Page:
To enjoy the full Mail & Guardian online experience: please upgrade your browser
17 Jul 2015 00:00
While 'death to Israel' cries still ring out in the context of the Iranian mosques, the focus of late has been on ending the sanctions imposed by the US and Israel. (Carlos Barria, Reuters)
Every Friday, under the soaring minarets of the Imam Khomeini mosque in Tehran, tens of thousands of the faithful prostrate themselves in prayer after sermons combining religious piety with the strategic goals of the Islamic Republic of Iran.
Ritualistic cries of “Death to America” or “Death to Israel” do still ring out, though attention has focused recently on talks over the country’s nuclear programme – and ending the sanctions imposed because of it.
Security is tight as the crowds pour in from the highway and metro station, Shahid Beheshti – named for a martyr of the 1979 revolution. Guards carry out body searches; bags are checked into a makeshift cloakroom.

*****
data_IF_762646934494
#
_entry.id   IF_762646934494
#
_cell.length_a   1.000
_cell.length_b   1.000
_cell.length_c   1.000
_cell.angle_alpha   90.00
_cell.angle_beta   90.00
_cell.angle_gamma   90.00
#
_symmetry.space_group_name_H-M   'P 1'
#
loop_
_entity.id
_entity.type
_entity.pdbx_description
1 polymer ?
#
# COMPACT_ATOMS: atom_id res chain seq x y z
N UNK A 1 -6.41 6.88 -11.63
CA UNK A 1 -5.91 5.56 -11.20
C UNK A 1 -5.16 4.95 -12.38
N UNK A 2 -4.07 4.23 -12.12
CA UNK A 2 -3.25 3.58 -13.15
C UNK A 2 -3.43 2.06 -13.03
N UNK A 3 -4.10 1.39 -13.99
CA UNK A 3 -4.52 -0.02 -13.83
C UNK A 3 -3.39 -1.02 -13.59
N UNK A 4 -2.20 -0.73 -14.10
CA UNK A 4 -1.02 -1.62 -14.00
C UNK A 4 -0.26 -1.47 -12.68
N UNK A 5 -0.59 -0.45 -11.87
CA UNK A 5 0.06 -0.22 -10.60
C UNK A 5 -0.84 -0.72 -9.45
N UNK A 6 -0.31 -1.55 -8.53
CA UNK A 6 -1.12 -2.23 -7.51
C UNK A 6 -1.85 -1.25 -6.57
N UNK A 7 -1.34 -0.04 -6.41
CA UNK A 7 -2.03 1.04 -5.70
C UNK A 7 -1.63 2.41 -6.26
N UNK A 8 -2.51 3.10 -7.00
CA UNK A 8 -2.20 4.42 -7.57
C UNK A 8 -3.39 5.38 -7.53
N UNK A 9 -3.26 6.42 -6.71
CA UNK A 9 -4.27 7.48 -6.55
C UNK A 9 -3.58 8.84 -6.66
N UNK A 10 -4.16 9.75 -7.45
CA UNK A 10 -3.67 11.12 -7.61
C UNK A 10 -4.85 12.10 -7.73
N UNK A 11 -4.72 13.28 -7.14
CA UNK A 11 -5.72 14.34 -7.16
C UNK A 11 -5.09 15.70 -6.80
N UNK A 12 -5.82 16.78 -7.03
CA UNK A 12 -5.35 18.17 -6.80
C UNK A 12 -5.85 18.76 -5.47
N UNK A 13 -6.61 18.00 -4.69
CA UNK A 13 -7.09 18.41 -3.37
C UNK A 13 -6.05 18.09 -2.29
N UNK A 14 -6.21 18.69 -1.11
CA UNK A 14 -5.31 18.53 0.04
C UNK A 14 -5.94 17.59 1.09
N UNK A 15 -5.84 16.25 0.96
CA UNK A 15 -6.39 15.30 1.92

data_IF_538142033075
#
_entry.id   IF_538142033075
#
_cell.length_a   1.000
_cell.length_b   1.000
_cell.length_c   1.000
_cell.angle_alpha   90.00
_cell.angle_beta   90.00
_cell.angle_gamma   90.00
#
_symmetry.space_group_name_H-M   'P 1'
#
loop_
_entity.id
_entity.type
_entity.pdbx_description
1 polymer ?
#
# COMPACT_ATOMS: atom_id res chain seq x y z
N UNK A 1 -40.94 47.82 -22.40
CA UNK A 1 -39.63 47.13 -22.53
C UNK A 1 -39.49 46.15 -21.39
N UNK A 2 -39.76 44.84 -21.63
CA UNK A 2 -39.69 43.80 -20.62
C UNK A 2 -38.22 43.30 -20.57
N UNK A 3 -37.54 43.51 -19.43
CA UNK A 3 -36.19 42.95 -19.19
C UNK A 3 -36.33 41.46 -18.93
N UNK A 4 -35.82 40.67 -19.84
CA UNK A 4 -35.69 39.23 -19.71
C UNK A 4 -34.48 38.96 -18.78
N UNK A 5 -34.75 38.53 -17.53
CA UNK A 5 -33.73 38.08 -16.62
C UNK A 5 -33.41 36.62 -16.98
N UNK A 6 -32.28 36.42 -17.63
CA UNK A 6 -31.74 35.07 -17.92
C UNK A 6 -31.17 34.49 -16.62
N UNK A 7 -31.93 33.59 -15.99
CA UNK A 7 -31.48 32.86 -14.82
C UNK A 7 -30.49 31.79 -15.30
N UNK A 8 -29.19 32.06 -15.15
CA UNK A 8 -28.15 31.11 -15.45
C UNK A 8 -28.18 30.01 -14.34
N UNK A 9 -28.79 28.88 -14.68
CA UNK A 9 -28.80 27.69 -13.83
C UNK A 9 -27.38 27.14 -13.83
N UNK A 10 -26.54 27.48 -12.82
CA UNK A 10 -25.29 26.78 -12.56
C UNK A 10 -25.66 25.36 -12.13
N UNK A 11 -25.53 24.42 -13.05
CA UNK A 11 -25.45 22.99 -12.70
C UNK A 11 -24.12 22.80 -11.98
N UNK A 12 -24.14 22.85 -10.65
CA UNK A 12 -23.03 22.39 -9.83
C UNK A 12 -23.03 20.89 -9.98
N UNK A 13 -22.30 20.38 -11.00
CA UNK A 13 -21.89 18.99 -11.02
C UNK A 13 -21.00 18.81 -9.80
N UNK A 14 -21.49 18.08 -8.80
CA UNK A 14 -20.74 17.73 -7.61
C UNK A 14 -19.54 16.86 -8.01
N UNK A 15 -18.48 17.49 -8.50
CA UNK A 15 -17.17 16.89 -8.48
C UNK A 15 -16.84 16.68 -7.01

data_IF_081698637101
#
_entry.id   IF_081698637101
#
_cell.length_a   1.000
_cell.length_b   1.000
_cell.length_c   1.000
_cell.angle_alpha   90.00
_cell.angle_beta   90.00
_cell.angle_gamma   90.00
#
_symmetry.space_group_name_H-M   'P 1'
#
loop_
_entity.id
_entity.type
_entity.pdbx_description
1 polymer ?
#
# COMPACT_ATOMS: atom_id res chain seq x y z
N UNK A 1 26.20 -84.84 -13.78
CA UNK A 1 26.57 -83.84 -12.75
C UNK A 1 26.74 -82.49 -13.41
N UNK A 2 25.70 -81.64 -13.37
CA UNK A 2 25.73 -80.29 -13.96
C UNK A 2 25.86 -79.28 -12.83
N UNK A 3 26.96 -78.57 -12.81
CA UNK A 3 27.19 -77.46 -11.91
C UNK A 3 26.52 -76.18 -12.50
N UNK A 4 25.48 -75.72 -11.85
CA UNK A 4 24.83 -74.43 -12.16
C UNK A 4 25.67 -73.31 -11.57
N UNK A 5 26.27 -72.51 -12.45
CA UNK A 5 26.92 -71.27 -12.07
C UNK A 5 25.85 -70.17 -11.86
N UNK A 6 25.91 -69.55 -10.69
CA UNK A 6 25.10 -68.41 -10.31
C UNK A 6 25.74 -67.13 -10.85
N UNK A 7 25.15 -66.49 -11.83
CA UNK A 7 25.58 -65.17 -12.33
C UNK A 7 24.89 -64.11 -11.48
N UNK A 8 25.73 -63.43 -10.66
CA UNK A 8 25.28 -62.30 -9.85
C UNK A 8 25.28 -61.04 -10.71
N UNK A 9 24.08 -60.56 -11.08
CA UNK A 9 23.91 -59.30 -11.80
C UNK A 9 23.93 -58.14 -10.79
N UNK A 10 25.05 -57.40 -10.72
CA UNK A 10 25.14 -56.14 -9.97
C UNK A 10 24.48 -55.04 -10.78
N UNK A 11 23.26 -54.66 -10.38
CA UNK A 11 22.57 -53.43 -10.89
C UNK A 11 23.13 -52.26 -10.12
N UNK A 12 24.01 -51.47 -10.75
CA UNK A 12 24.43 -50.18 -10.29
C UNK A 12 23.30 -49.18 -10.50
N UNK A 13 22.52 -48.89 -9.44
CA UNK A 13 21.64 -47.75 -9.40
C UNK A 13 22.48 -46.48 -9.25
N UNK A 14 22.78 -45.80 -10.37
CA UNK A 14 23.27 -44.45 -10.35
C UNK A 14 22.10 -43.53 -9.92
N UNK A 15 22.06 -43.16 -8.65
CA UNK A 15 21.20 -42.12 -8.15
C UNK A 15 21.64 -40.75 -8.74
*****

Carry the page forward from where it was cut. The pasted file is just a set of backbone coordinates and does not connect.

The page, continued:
Iran is one of few Muslim countries where mosques have not experienced terrorist bombings recently, especially on a Friday.
Sunni fanatics of Islamic State have targeted Shia civilians in Iraq and the Gulf states.
Outside the mosque there are more reminders of Iran’s violent neighbourhood. It is normal to see plastic boxes for zakat – Islamic charity contributions – for the poor, orphans and the old cause of Palestinians living under Israeli occupation.
There are appeals for the Yemen people, where Iran’s archrival Saudi Arabia is carrying out air strikes against Houthi rebels, as well as for Iraqis, “to help fight Daesh”.